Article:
This preview shows pages 1–2. Sign up to view the full content.
This preview has intentionally blurred sections. Sign up to view the full version.View Full Document
Unformatted text preview: ABSTRACT - Epigenetic phenomena and particularly DNA methylation play a significant role in regulating gene expression in eukaryotes. Restriction Landmark Genomic Scanning (RLGS), which in a single assay displays the methylation status of more than a thousand genomic re- gions containing Not I recognition sites, was used to evalu- ate the status of global methylation in maize parental in- bred lines and hybrids, and the effects of density induced stress on the methylation status of a hybrid selected for its stability of performance. Examining the RLGS patterns of two S 5 inbreds it was determined that they differed in to- tal DNA methylation by 20%. Their F 1 hybrid displayed methylation patterns similar to its parents for the majority of the detected spots, although some Not I landmarks were genotype-specific. Comparison of the RLGS profile of a stable F 1 hybrid grown under low and high planting density (density induced stress) showed that its methyla- tion pattern was influenced by conditions of growth. However, density induced stress caused only a slight in- crease in the copy number of methylated fragments, indi- cating that the stable hybrid could be resistant to stress- induced methylation changes. Our results suggest that dif- ferent levels of global genomic DNA methylation might be related to the field performance potential of specific maize inbred lines and hybrids, and resistance of the hy- brids to methylation changes induced by density stress could be part of hybrid superiority and stability of perfor- mance facing different stress conditions. KEY WORDS: Heterosis; Maize; Methylation; RLGS; Stress. INTRODUCTION Epigenetic phenomena and particularly DNA methylation are receiving much attention and com- plement classical genetics in many fields including molecular and developmental biology, epidemiolo- gy, cancer biology, breeding and evolution. DNA methylation, catalyzed by DNA methyltransferases (F INNEGAN and K OVAC , 2000), is observed in such distinct organisms as bacteria and humans. The most abundant methylated base in eukaryotes, 5- methylcytosine, acts together with other chromatin modifications to maintain the silent state of some genomic regions, enabling the transcription only of genes that are required for cell activity (R AZIN , 1998). Consequently, changes in DNA methylation patterns are hallmarks of development, evolutionary adaptation, defense and disease in organisms. For example, in plants altered genomic cytosine methy- lation has been correlated with processes as differ- ent as gametic imprinting, paramutation, phenotypic variation, stress responses, and changes in the activ- ity of transposable elements and transgenes in transgenic plants (F INNEGAN et al ., 2000)....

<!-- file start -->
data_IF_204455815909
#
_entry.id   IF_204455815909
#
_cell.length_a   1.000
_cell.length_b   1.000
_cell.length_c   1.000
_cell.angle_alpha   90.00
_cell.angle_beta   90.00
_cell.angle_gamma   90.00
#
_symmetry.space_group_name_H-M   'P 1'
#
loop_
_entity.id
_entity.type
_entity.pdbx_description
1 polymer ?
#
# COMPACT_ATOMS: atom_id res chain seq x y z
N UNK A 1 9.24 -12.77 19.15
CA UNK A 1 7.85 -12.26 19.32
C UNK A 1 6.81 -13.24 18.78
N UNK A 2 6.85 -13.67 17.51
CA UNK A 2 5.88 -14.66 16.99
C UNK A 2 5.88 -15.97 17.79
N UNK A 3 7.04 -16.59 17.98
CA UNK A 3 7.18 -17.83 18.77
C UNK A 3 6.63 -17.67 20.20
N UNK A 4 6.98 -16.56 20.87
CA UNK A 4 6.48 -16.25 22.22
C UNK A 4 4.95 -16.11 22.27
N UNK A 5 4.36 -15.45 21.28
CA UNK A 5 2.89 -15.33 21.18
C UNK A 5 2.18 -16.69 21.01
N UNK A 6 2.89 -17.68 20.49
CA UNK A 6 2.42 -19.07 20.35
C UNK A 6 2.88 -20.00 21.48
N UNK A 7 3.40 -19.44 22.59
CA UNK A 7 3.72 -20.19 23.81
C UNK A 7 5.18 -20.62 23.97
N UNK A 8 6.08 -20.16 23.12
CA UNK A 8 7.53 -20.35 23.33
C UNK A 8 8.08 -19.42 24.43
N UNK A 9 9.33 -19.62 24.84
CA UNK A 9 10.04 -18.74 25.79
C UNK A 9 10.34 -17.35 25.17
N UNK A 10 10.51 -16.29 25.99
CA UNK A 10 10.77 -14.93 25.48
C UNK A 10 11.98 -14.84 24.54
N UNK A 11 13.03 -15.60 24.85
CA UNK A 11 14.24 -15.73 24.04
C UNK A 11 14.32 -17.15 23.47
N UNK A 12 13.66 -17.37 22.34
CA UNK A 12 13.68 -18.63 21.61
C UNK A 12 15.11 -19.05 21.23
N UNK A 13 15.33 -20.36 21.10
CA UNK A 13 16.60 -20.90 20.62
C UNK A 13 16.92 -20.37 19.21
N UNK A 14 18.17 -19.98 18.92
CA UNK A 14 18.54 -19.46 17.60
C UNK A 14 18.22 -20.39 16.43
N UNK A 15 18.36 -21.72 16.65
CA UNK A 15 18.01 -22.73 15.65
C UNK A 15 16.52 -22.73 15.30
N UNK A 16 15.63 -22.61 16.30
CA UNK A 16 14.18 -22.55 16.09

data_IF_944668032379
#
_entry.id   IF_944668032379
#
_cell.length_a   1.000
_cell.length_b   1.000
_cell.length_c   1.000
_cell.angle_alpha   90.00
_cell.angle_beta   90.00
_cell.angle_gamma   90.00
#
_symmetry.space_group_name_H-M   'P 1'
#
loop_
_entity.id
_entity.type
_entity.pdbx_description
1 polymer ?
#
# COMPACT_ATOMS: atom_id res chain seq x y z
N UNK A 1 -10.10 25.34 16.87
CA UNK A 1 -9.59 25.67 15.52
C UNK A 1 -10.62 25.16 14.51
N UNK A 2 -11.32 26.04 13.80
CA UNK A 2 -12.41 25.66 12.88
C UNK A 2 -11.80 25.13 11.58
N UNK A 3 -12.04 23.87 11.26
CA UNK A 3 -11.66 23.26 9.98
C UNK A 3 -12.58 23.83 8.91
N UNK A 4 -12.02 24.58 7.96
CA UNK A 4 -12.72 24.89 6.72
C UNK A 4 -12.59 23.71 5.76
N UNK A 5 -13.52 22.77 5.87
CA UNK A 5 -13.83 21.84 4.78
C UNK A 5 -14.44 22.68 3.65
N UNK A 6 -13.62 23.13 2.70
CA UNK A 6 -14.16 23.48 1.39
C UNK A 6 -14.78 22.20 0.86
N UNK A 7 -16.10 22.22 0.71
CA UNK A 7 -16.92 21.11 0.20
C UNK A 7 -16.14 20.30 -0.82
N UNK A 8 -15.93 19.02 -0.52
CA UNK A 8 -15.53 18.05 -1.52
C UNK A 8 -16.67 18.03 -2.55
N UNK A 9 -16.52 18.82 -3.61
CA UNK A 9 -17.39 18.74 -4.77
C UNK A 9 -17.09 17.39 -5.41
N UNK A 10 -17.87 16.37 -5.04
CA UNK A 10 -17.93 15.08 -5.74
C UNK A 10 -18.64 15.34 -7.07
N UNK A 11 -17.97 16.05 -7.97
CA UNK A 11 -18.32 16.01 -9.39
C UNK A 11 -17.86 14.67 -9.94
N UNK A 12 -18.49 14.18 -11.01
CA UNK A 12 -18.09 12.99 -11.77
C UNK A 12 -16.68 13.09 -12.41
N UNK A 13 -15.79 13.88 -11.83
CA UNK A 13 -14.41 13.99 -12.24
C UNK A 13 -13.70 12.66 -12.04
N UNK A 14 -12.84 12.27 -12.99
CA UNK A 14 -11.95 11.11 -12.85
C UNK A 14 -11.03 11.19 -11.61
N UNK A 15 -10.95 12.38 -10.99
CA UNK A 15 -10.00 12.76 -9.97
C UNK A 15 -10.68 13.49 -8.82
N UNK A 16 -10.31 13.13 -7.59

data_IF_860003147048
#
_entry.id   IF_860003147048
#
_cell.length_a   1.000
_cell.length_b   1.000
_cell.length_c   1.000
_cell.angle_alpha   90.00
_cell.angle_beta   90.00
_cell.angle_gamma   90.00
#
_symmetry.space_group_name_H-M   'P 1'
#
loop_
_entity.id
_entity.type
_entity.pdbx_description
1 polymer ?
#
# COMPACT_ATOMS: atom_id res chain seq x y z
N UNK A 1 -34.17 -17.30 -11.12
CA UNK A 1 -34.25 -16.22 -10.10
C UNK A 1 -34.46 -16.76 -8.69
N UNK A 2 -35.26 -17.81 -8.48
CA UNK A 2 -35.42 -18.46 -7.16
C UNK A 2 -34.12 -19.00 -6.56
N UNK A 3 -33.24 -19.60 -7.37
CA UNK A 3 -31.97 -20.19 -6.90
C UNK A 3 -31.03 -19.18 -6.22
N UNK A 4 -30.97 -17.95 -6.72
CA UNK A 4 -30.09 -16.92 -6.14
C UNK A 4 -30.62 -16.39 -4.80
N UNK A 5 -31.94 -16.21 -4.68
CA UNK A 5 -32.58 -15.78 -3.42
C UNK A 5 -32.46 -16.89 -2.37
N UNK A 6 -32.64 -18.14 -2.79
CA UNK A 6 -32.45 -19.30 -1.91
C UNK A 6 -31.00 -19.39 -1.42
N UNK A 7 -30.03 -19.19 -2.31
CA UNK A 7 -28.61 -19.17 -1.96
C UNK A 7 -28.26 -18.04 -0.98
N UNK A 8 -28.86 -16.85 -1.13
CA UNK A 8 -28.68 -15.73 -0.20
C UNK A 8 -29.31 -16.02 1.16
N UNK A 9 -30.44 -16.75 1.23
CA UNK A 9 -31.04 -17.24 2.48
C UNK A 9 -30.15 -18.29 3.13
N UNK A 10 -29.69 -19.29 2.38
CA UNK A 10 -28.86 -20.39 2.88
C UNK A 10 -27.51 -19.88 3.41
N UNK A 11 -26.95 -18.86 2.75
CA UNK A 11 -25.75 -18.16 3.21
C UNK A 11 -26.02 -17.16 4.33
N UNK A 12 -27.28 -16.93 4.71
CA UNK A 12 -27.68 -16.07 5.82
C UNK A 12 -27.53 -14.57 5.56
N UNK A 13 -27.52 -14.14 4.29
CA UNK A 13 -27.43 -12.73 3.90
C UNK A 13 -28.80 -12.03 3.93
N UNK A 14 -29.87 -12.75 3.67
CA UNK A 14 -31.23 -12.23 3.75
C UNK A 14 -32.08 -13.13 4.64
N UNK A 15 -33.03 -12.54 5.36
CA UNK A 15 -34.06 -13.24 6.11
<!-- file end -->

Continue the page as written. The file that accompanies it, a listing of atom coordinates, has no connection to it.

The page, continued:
View Full Document
This note was uploaded on 09/13/2010 for the course DGPB 024e taught by Professor Alexiospolidoros during the Spring '10 term at Aristotle University of Thessaloniki.
- Spring '10